CAMBRIDGE (United Kingdom): The Sabah Forestry Department has signed a Memorandum of Understanding with the South East Asia Rainforest Research Partnership (SEARRP), launching a landmark project that will harness world-class science to support the Sabah State Government’s target of increasing protected area coverage to 30% of Sabah’s land area by 2025.
More than 60 scientists from leading universities in the UK, Europe, USA, Australia and Malaysia witnessed the MoU signing held at the Cambridge Conservation Initiative’s David Attenborough Building.
Speaking at the opening of this strategic meeting on the science of tropical rainforest research, Chief Conservator of Forests Datuk Sam Mannan emphasized how forest conservation is a major priority for the State Government of Sabah.
“Over the past 20 years, we have worked to increase the extent of protected forests in Sabah by a factor of 5 to almost 1.9 million hectares today. This is equivalent to 26% of the State’s land area, surpassing even the IUCN and CBD’s Aichi targets” he said.
“I am pleased to confirm that the Sabah Government is committed to increasing the extent of protected forests from the current 26% to 30% of land area by 2025. This will involve the protection of an additional c. 1 million acres of rainforest in Sabah.
“The locations of these new protected areas have yet to be identified. This is the work that lies ahead of us,” he added.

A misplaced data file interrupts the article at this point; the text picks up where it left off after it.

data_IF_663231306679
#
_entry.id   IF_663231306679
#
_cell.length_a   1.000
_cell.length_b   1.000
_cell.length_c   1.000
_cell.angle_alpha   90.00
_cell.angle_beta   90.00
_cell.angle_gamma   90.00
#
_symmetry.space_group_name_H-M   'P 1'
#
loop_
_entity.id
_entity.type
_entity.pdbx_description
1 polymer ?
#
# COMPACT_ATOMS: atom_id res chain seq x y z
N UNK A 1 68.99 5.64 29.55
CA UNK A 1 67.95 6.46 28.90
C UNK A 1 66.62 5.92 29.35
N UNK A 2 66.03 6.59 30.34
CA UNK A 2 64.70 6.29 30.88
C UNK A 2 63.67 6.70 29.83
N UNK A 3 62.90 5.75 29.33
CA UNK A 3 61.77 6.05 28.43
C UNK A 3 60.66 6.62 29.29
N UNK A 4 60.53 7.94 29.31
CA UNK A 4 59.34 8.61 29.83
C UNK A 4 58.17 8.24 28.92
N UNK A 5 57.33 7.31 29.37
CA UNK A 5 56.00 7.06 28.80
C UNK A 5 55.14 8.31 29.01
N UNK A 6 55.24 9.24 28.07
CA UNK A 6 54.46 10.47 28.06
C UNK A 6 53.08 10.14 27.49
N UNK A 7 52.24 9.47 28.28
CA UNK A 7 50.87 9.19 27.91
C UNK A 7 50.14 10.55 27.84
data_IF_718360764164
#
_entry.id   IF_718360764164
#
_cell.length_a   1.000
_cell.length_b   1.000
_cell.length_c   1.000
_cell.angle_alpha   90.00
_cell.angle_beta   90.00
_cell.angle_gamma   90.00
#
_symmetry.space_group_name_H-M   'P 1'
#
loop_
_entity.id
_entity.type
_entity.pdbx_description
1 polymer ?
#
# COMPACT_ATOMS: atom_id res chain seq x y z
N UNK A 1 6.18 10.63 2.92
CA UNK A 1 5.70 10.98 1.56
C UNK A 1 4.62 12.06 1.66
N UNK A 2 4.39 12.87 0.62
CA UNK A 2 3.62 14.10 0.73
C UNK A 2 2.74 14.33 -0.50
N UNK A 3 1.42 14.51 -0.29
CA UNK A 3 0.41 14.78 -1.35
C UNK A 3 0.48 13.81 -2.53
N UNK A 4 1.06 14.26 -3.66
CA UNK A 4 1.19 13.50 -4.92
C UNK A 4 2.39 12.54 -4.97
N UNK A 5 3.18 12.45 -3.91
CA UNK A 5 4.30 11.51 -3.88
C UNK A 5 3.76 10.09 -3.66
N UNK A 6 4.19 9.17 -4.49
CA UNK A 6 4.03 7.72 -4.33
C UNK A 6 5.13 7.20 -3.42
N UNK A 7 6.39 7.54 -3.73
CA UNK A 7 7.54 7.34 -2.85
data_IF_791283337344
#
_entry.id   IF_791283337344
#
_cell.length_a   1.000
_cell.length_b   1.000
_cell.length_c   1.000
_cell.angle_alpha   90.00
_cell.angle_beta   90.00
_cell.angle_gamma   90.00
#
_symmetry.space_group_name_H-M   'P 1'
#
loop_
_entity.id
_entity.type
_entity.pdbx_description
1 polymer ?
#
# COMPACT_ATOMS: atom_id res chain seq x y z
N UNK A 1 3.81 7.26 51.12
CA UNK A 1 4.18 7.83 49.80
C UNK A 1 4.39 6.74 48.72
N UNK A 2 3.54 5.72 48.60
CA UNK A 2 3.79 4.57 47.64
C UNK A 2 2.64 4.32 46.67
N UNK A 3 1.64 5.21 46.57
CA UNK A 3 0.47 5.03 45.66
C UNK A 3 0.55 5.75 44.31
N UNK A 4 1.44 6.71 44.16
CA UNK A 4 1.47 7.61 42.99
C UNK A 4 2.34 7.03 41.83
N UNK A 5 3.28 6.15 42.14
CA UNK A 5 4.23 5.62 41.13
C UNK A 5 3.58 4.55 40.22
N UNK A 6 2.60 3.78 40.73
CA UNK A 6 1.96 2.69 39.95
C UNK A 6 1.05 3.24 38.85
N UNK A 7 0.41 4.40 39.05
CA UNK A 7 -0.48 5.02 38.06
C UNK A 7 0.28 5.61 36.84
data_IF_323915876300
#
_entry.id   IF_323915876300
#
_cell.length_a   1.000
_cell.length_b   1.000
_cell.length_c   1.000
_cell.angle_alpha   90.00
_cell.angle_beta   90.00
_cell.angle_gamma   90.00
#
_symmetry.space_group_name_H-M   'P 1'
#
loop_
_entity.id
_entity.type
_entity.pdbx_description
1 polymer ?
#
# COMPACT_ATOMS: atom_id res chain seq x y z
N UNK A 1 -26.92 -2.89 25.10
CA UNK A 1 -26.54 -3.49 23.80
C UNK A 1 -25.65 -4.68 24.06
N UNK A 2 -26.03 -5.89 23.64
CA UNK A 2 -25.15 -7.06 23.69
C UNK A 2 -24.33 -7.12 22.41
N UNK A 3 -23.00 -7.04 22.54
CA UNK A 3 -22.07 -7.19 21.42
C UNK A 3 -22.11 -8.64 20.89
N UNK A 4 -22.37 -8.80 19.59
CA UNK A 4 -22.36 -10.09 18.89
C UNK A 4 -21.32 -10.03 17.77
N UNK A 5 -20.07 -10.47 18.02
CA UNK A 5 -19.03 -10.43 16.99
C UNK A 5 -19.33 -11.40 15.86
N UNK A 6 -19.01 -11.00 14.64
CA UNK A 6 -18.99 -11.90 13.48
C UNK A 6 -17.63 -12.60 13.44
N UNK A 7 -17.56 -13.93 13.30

The MoU marks the launch of a landmark science project supported by the Rainforest Trust and based on a strategic partnership between the Sabah Forestry Department, SEARRP, the Carnegie Institution for Science, PACOS Trust and BC Initiative.
Leading the coordination of this project, Dr Glen Reynolds, Director of SEARRP, explained that “between now and 2020, the project will generate maps of forest carbon, biodiversity and functional composition that will be integrated with archived and new field observations including narrow-range endemic trees, and state-of-the-art meta-population models that identify critical habitat connections for range-shifting species.”
The project will also consider other species, including those that provide important ecosystem services such as pollination and dispersal to ensure the efficacy of forest protection over time, especially resilience to climate change.
“Integrating the livelihood requirements of forest-dependent communities will be a vital consideration in the selection of new protected areas. Led by our partners PACOS Trust and BC Initiative, the project will consult with local communities and stakeholders to generate cost-benefit options and reach consensus on an optimal scenario for rainforest protection,” Dr Reynolds added.